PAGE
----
Biomass is already used extensively to produce liquid fuels. The most important of these are ethanol, made from the fermentation of grain or sugar cane and biodiesel produced from oil-rich crops such as sunflower and oil-seed rape.
Biodiesel is produced extensively in Europe where the total production was over 850,000 tonnes in 2001. Production is now on target to reach 2% of the liquid fuel market by 2005 though 5.75% by 2010 may be harder to attain.
Europe also produces ethanol but the largest producers are the USA and Brazil where the product of fermentation is added to petrol. US production is around 4 billion litres each year. Up to 10% ethanol can be blended with petrol, a product sold in the USA as gashol.
Both ethanol and biodiesel are important as substitutes for fossil-oil-derived products and their production is likely to increase both for environmental and for security reasons. Much of this fuel will be used for transportation but it is quite feasible to operate stationary engines designed to generate electricity on these fuels too. However this is likely to make only a very small contribution to global electricity generation in the foreseeable future.
Biomass can be viewed as a direct replacement for fossil fuels, particularly coal. In power generation applications it will be burnt or gasified in an entirely analogous manner to coal and like coal it will produce atmospheric emissions, principally carbon dioxide. Why, then, is biomass considered renewable?
The difference lies in the fact that biomass is a replaceable fuel. Fossil fuels such as coal and oil were originally biomass, biomass that as a result of age and geological changes had become trapped within the earth's crust. When these materials are extracted and then burned they release their carbon (their principle component) which was previously sequestered within the earth into the atmosphere. Since the industrial revolution this has led to a steady but accelerating increase in the concentration of carbon dioxide within the earth's atmosphere.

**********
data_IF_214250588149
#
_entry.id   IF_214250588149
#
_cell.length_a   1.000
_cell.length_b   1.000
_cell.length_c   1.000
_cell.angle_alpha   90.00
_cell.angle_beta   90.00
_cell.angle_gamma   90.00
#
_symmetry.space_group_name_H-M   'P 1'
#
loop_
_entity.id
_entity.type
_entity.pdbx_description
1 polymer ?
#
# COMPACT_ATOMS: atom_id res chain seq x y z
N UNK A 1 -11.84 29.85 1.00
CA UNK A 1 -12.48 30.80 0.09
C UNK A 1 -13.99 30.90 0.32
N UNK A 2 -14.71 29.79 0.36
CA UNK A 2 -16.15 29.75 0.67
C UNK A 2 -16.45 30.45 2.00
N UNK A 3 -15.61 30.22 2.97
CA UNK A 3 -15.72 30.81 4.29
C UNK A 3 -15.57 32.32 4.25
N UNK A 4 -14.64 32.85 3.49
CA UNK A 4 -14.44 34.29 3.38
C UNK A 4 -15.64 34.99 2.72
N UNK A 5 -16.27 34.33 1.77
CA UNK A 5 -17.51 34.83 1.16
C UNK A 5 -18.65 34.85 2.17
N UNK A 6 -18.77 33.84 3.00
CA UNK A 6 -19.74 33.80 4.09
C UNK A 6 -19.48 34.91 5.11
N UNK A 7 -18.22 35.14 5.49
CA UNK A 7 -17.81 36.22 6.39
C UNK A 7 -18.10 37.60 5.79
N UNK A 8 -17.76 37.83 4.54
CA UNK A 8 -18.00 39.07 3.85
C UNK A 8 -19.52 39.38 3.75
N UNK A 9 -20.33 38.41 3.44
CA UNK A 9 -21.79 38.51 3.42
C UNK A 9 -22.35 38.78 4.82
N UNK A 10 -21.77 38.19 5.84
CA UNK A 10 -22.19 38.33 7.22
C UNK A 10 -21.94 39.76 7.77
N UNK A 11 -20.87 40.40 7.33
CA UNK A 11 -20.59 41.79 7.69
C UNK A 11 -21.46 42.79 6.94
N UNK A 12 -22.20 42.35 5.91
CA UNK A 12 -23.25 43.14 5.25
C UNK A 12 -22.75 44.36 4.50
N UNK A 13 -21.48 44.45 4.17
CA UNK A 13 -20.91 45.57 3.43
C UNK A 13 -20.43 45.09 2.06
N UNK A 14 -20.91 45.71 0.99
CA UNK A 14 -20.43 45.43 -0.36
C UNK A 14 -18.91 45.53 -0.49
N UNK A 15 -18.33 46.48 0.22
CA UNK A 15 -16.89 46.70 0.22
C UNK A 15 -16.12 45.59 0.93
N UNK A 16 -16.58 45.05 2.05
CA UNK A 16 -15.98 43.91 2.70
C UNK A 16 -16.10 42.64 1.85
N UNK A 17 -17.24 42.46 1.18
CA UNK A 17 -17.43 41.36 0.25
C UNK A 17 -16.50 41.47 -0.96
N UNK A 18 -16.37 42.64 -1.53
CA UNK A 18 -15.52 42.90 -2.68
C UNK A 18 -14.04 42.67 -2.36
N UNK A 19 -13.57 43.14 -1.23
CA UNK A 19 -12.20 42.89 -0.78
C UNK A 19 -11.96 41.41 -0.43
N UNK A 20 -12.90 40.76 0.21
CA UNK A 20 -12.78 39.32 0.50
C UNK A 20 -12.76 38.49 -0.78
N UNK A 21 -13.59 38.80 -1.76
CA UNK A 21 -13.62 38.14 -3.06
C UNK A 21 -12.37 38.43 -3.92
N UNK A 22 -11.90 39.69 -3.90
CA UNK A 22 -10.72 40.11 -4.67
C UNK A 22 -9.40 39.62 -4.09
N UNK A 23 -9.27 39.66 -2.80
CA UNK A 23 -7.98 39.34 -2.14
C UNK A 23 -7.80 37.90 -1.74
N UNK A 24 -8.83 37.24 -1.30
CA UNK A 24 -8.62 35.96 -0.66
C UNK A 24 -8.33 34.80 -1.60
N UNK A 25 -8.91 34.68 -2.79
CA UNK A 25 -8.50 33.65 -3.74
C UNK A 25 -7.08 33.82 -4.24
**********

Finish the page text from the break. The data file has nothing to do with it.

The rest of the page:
When biomass is burned it too releases carbon in the form of carbon dioxide into the atmosphere. However when replacement fuel is grown it takes carbon dioxide from the atmosphere during photosynthesis. Thus over a complete cycle of growth, harvesting and combustion there is no net addition or subtraction of carbon from the atmosphere. So burning biomass instead of coal can help stabilise carbon dioxide concentrations in the atmosphere.
Aside from carbon dioxide, combustion of biomass releases some organic compounds, carbon monoxide, particular material and nitrogen oxide into the atmosphere in exactly the same way that combustion of coal produces these materials. Depending on emission regulations these may have to be removed from a power plants's flue gas.
There is one major difference between biomass and coal. Biomass contains virtually no sulphur. Thus whereas most coal-fired power plants require an expensive flue gas scrubbing system to remove sulphur dioxide before it is released to the atmosphere, the flue gas from a biomass plant does not require this treatment.
Biomass contains virtually no toxic metals either, so the release of these into the atmosphere is reduced where biomass is burned instead of coal. Biomass also produces significantly less ash than coal, and the ash which is produced can often be returned to the soil as a fertiliser.
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